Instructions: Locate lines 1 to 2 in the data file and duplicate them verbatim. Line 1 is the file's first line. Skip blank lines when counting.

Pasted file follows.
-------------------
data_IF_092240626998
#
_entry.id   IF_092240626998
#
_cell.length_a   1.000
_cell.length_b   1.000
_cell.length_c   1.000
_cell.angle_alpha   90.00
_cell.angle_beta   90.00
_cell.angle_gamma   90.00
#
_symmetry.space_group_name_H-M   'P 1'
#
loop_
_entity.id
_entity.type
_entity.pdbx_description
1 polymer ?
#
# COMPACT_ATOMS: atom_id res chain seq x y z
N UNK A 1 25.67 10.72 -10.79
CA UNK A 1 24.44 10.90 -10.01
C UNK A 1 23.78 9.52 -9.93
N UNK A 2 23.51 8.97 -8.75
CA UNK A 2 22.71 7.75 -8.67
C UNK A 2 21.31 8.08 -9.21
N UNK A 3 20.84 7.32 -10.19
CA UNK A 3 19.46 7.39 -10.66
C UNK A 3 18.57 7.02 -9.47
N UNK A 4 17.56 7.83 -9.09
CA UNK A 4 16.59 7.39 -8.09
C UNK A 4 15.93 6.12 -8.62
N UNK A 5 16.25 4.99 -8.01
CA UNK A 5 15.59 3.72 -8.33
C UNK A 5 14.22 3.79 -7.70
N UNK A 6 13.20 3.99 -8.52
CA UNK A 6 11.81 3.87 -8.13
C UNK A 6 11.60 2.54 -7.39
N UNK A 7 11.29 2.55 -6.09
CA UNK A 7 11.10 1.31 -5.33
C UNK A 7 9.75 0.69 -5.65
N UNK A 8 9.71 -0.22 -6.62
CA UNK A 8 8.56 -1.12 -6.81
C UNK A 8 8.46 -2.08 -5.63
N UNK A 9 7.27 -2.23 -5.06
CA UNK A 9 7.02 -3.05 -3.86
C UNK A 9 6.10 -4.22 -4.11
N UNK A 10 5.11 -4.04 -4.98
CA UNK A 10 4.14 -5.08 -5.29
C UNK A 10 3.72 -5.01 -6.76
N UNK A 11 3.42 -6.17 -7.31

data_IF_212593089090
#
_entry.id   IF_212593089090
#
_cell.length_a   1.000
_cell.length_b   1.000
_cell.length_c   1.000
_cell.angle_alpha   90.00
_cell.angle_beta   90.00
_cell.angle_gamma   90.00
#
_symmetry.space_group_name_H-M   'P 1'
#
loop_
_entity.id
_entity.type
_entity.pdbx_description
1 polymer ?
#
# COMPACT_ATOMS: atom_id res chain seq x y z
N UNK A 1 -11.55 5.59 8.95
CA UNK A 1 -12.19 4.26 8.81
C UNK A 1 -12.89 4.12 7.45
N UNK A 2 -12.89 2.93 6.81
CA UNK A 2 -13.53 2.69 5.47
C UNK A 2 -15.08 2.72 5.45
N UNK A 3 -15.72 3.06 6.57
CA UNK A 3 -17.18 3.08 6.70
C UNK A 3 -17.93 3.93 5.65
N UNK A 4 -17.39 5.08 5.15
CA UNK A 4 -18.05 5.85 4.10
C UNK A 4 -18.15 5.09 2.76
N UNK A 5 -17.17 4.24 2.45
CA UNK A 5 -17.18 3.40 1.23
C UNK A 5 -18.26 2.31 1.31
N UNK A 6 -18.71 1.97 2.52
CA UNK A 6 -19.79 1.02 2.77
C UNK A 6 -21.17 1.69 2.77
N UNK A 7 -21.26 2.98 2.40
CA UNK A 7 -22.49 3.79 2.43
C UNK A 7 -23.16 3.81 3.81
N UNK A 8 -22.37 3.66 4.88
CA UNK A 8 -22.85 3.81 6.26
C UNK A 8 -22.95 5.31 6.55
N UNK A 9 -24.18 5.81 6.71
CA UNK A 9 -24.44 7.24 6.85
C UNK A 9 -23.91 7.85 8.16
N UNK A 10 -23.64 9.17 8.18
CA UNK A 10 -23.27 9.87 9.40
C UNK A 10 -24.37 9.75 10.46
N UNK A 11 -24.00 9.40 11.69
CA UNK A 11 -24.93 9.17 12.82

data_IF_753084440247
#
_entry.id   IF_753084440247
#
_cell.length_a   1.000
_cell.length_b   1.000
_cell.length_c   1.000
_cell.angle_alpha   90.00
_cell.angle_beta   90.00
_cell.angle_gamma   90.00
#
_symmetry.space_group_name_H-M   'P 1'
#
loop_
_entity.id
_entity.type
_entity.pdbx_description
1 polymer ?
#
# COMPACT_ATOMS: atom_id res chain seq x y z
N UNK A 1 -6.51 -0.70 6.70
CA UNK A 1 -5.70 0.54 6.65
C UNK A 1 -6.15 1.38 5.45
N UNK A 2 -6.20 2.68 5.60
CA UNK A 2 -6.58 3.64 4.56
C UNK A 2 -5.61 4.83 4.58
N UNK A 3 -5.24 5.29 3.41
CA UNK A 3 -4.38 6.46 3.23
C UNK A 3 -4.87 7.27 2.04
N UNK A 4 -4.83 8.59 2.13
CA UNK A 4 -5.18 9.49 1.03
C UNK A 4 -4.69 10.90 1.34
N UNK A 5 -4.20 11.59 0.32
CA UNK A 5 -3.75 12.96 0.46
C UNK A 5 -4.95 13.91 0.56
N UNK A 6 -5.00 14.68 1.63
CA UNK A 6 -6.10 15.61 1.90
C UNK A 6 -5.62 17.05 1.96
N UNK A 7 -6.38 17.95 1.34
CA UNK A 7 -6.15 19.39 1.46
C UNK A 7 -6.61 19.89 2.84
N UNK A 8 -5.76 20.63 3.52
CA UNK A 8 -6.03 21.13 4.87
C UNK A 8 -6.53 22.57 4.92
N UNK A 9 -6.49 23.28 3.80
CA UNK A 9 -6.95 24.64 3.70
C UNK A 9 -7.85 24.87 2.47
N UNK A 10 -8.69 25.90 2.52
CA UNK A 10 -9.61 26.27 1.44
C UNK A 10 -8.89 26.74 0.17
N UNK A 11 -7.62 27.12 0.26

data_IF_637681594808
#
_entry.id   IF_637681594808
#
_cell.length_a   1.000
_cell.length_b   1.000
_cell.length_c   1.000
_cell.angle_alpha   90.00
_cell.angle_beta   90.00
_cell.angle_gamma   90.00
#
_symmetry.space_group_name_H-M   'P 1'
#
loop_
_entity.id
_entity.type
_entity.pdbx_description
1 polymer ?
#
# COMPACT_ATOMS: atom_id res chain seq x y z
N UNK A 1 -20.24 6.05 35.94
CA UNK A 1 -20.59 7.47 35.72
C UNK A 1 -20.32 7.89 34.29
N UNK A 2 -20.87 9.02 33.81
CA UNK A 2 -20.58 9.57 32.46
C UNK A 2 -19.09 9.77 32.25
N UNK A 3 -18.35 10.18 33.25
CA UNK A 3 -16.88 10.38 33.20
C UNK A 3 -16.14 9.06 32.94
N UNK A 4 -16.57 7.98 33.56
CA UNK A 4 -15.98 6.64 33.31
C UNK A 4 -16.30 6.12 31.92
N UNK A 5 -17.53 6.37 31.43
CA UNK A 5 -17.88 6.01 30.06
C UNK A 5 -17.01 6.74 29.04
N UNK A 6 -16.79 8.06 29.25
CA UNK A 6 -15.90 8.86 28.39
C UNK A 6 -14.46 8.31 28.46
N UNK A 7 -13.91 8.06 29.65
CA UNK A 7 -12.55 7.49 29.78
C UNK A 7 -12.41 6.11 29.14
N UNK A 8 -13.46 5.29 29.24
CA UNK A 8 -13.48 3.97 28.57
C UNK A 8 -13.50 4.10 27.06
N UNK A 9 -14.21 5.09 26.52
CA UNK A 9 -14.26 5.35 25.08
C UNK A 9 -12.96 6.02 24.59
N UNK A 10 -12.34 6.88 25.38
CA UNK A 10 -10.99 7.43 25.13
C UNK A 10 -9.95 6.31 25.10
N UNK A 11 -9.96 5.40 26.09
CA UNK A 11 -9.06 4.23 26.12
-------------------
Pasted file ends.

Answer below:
data_IF_092240626998
#